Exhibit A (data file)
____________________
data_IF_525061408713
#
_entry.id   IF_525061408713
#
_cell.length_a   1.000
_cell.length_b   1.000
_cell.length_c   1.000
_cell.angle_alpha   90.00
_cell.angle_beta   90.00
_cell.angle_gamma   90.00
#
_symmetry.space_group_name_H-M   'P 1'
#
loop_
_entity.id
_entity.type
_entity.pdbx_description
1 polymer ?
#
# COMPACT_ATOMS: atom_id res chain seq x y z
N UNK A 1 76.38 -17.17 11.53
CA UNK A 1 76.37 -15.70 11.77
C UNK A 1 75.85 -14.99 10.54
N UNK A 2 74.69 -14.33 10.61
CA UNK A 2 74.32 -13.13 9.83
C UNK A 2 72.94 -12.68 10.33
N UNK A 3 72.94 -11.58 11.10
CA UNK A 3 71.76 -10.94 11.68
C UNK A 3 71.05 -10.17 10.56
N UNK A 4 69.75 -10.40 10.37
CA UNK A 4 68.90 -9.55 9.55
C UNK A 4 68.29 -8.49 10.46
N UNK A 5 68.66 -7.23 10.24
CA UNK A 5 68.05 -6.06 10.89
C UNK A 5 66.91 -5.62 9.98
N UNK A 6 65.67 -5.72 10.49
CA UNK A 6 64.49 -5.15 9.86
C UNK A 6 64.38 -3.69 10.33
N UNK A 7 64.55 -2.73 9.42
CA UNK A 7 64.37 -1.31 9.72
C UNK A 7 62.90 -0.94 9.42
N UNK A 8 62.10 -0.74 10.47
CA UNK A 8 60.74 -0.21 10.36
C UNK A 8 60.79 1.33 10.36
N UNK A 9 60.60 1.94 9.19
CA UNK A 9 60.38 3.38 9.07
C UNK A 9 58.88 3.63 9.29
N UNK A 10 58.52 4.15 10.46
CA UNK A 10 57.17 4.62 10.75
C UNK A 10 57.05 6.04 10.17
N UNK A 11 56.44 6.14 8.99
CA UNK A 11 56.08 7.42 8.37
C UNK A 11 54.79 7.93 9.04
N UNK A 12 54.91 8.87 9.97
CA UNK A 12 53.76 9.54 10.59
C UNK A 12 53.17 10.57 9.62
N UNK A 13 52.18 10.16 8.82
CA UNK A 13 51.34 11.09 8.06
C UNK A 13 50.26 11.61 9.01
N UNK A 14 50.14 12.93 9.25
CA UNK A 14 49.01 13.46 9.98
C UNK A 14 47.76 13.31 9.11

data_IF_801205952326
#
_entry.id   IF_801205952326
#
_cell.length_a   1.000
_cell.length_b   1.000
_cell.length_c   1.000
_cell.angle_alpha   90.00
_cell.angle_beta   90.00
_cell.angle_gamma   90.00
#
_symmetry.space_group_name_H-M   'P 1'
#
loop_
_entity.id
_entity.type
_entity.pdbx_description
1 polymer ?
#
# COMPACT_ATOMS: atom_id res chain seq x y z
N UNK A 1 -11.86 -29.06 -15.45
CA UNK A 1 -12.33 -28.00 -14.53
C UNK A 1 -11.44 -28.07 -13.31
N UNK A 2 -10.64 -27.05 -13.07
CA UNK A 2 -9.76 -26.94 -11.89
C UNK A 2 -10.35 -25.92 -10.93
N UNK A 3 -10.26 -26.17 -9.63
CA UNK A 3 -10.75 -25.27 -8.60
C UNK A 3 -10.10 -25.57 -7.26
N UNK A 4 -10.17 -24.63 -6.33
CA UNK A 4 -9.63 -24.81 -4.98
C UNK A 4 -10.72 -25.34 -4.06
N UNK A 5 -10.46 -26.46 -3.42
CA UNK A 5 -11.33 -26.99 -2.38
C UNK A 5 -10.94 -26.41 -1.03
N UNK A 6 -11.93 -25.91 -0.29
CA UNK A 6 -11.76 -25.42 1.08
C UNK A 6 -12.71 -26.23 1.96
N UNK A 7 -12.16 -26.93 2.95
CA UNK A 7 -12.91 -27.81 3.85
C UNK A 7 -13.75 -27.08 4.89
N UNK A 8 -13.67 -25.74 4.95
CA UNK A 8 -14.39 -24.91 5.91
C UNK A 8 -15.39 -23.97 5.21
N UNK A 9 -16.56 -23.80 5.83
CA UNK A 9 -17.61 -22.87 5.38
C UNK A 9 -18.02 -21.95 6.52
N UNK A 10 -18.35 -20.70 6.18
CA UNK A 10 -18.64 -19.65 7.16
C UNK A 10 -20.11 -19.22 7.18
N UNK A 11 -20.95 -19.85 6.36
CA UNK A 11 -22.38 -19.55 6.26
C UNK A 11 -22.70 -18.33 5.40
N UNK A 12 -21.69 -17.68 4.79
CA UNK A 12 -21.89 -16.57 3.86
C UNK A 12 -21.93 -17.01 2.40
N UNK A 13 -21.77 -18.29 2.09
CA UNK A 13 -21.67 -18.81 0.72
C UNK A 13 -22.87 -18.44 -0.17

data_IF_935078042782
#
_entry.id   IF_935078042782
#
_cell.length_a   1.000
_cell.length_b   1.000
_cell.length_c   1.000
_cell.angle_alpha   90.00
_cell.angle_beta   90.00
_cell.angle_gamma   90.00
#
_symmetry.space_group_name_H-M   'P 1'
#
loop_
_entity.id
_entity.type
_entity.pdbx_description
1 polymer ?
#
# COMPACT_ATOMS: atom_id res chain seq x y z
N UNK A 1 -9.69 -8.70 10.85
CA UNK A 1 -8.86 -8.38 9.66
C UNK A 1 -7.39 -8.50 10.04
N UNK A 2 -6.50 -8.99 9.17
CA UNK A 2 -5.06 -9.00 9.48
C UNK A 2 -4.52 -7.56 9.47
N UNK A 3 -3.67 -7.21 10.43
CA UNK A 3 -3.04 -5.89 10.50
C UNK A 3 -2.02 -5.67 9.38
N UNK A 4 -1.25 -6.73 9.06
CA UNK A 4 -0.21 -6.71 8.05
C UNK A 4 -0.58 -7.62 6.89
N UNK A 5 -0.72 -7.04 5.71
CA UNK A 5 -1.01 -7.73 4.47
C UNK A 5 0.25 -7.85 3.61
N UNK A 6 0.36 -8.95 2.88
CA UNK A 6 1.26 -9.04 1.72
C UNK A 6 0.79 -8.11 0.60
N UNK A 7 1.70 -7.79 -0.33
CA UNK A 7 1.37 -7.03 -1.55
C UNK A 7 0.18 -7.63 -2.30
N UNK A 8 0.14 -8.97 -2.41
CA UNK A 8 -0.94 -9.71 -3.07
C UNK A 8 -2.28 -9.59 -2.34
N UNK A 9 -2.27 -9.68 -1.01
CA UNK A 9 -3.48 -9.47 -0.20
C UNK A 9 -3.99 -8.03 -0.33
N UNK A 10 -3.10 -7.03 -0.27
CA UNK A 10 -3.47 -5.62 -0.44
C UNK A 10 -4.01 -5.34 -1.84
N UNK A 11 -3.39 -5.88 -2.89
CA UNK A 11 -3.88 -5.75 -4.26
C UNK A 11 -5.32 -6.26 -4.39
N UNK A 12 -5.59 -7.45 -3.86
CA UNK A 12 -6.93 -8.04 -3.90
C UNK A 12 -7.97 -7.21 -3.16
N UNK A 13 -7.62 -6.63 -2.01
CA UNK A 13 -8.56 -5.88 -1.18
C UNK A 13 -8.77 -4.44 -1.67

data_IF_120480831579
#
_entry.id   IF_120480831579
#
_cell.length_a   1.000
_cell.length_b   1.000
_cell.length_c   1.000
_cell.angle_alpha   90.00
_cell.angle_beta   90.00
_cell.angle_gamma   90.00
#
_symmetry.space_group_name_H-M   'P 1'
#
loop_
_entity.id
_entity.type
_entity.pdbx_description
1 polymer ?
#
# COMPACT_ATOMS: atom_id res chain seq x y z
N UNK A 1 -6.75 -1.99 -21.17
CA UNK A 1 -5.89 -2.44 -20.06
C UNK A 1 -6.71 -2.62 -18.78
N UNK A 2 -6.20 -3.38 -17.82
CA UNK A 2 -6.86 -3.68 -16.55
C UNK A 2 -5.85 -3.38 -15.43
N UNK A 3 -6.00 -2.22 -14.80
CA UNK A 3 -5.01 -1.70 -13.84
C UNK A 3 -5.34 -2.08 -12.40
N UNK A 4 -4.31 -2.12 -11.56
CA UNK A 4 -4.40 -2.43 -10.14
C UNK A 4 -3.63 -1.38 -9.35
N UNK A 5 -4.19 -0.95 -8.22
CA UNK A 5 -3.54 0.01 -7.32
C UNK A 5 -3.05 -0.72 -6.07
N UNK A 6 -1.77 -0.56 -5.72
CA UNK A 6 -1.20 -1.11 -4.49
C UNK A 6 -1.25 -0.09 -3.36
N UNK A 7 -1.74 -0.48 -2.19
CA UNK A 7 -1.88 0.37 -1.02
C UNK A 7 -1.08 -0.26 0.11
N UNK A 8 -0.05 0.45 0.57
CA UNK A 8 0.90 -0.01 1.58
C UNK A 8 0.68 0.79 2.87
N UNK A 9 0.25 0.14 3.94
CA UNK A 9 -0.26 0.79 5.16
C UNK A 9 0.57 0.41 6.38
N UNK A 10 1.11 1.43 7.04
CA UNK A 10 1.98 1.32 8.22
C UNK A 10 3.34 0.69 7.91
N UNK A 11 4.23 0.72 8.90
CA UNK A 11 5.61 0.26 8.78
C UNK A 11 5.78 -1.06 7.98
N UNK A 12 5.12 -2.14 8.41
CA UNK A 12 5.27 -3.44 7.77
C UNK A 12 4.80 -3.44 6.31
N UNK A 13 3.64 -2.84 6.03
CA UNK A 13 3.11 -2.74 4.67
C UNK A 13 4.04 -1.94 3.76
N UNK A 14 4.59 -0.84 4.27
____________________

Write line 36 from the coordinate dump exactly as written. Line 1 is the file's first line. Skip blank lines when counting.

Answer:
N UNK A 6 65.67 -5.72 10.49